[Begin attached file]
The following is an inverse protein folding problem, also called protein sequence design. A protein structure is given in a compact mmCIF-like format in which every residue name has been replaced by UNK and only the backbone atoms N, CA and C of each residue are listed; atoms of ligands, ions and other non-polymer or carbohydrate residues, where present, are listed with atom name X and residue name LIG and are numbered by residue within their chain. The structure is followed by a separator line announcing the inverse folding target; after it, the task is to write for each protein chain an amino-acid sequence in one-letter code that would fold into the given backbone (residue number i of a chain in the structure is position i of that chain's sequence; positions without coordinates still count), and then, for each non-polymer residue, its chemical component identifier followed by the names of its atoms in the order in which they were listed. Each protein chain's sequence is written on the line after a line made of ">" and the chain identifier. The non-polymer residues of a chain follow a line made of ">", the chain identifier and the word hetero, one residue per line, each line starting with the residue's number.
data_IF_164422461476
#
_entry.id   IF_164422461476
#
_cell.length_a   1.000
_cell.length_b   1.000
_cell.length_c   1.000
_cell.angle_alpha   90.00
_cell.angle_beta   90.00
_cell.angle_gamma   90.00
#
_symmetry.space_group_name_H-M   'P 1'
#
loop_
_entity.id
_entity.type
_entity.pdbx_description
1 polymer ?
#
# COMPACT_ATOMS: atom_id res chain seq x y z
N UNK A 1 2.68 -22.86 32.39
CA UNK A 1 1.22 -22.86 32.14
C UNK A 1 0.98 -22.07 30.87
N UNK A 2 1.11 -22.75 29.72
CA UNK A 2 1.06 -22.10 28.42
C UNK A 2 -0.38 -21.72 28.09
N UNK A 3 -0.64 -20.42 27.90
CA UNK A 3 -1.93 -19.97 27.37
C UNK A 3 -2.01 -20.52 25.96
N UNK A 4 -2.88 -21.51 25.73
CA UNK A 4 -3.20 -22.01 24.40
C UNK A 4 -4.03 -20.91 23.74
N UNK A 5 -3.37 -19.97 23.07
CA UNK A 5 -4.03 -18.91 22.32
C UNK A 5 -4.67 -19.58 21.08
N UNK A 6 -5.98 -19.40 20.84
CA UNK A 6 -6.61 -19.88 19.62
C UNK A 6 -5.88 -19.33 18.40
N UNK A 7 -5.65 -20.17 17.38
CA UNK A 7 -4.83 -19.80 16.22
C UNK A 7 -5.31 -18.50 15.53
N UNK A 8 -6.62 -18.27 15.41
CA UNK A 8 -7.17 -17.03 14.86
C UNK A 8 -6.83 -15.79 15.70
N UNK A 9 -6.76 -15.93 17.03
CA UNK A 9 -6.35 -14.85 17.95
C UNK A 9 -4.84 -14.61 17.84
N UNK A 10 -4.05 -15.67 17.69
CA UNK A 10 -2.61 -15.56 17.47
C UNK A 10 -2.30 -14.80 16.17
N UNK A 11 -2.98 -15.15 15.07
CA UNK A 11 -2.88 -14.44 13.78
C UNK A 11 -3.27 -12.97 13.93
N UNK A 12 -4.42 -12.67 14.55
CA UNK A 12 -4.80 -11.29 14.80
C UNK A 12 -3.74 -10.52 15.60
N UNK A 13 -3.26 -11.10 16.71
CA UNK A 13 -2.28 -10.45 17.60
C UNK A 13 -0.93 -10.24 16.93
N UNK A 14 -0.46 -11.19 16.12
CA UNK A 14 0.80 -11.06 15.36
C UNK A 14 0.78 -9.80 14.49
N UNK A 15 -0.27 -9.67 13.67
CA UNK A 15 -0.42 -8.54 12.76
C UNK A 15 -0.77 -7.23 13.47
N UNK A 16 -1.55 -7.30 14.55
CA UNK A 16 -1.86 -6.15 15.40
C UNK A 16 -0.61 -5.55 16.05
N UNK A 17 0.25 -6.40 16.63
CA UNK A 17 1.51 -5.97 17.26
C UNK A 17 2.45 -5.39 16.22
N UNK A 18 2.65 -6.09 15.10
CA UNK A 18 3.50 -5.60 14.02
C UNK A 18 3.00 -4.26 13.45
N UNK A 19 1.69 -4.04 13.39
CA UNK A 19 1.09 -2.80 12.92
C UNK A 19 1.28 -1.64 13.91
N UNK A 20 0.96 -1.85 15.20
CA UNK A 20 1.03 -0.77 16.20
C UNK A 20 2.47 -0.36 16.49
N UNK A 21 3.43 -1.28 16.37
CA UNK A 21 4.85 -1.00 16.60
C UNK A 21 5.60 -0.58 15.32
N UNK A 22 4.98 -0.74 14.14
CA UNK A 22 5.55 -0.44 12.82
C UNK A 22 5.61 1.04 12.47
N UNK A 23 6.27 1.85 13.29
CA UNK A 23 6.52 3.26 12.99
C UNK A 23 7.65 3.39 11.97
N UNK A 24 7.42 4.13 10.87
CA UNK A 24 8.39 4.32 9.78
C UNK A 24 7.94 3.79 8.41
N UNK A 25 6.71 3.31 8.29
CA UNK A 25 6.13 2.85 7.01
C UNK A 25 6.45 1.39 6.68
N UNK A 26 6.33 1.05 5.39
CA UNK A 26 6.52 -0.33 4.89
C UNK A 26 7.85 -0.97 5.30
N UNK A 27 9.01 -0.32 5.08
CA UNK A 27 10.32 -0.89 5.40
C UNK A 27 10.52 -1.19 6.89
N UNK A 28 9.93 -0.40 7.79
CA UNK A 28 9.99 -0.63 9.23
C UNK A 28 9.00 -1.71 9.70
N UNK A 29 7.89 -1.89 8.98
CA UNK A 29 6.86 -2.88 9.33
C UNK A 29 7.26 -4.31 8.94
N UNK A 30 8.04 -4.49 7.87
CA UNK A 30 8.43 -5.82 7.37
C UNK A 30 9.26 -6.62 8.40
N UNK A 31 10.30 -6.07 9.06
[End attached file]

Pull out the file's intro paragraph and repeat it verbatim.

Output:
The following is an inverse protein folding problem, also called protein sequence design. A protein structure is given in a compact mmCIF-like format in which every residue name has been replaced by UNK and only the backbone atoms N, CA and C of each residue are listed; atoms of ligands, ions and other non-polymer or carbohydrate residues, where present, are listed with atom name X and residue name LIG and are numbered by residue within their chain. The structure is followed by a separator line announcing the inverse folding target; after it, the task is to write for each protein chain an amino-acid sequence in one-letter code that would fold into the given backbone (residue number i of a chain in the structure is position i of that chain's sequence; positions without coordinates still count), and then, for each non-polymer residue, its chemical component identifier followed by the names of its atoms in the order in which they were listed. Each protein chain's sequence is written on the line after a line made of ">" and the chain identifier. The non-polymer residues of a chain follow a line made of ">", the chain identifier and the word hetero, one residue per line, each line starting with the residue's number.